A wise Southern friend from the past convinced me when he said, “Most people do the best they can most of the time.” This statement changed my life. I stopped judging others. It allowed me to try to be empathetic and realize that everyone does not come from the same perspective as I do. What else did it teach me? What is the lesson for our President-elect?
If someone hurts me, it may not be about me but rather about what they fear or experience at that time. So if women plan to march at the inauguration, it may not be about Donald Trump but rather their fear of the need to protect women and their children’s rights. They are simply exercising their First Amendment Rights.
If someone disagrees with me politically, it is not necessary to take that personally but instead to recognize that we are two Americans who both have the right to disagree. An appropriate response is, “I disagree with you for this particular reason but respect your differing opinion.”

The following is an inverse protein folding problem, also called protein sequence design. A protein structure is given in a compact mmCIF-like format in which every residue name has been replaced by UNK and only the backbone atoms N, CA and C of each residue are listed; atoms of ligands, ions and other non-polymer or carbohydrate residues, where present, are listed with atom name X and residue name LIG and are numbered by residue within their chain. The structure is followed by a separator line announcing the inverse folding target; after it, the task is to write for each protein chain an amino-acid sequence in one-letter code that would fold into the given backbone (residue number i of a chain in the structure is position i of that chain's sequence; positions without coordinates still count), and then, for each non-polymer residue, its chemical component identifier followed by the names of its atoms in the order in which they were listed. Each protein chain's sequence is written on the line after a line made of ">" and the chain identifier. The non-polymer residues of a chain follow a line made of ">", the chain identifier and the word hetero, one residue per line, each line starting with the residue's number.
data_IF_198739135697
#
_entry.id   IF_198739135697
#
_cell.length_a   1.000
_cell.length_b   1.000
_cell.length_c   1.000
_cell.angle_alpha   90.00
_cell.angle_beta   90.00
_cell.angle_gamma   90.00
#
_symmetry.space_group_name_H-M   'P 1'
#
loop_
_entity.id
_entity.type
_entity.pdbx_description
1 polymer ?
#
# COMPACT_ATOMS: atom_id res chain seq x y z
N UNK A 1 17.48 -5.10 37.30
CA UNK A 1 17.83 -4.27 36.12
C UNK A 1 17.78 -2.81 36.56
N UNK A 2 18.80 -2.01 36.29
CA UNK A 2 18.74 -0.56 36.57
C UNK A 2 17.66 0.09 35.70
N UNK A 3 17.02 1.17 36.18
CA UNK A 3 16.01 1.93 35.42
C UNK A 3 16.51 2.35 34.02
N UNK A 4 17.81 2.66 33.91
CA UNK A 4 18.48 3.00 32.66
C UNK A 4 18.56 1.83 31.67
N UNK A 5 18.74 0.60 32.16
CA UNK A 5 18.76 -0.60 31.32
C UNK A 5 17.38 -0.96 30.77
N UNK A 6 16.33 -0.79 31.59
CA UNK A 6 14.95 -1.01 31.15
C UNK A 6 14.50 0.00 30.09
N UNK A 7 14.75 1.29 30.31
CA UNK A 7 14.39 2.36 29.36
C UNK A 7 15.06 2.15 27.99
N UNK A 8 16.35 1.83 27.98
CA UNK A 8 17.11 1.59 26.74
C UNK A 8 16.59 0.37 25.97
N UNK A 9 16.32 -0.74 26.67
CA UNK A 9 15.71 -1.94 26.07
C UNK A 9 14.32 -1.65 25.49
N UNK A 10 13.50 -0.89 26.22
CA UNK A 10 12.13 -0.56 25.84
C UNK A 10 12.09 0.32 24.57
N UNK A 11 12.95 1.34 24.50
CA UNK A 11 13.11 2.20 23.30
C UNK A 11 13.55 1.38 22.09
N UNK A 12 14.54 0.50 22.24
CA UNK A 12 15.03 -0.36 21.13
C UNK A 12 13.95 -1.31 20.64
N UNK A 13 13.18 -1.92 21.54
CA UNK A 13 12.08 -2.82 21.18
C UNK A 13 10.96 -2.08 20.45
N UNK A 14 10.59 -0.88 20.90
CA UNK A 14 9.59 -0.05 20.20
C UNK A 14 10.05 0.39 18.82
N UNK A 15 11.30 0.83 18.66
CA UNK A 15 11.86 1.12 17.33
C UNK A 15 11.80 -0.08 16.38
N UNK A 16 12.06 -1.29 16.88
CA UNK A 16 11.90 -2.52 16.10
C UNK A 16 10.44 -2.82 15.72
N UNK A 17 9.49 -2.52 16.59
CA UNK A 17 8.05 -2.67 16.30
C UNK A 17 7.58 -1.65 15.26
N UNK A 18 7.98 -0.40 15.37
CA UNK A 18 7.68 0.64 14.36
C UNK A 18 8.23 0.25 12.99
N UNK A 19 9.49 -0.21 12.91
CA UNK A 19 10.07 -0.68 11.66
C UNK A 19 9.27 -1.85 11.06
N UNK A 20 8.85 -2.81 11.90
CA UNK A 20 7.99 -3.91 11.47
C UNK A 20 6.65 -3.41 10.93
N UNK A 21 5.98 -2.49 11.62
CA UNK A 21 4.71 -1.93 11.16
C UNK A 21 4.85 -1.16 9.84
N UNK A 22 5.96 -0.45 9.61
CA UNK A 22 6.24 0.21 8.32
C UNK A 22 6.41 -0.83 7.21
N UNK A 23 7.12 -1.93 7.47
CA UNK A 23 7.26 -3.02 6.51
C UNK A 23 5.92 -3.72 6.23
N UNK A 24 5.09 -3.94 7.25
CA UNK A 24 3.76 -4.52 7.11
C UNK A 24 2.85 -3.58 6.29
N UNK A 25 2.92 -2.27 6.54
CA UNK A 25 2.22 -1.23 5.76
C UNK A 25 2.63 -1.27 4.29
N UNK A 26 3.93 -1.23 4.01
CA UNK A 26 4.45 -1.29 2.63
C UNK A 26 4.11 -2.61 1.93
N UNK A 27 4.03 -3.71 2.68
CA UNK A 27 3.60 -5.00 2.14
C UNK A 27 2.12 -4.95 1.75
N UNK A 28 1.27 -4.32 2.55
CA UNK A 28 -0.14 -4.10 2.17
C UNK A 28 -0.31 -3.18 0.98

The way I respond to criticism publicly will tell the world about me. If I am angry, defensive, and critical; the world will believe I have no confidence in myself. If I rise above it, I will remain confident, accepting, and willing to acknowledge other points of view.
My Southern mother taught me to always maintain grace with dignity. “Never let them see you sweat or lose your dignity.” It seems to me that believing in and trusting the best in others until proven otherwise is the essence of wisdom in relationships. President-elect Trump, make nice, as we say in the South.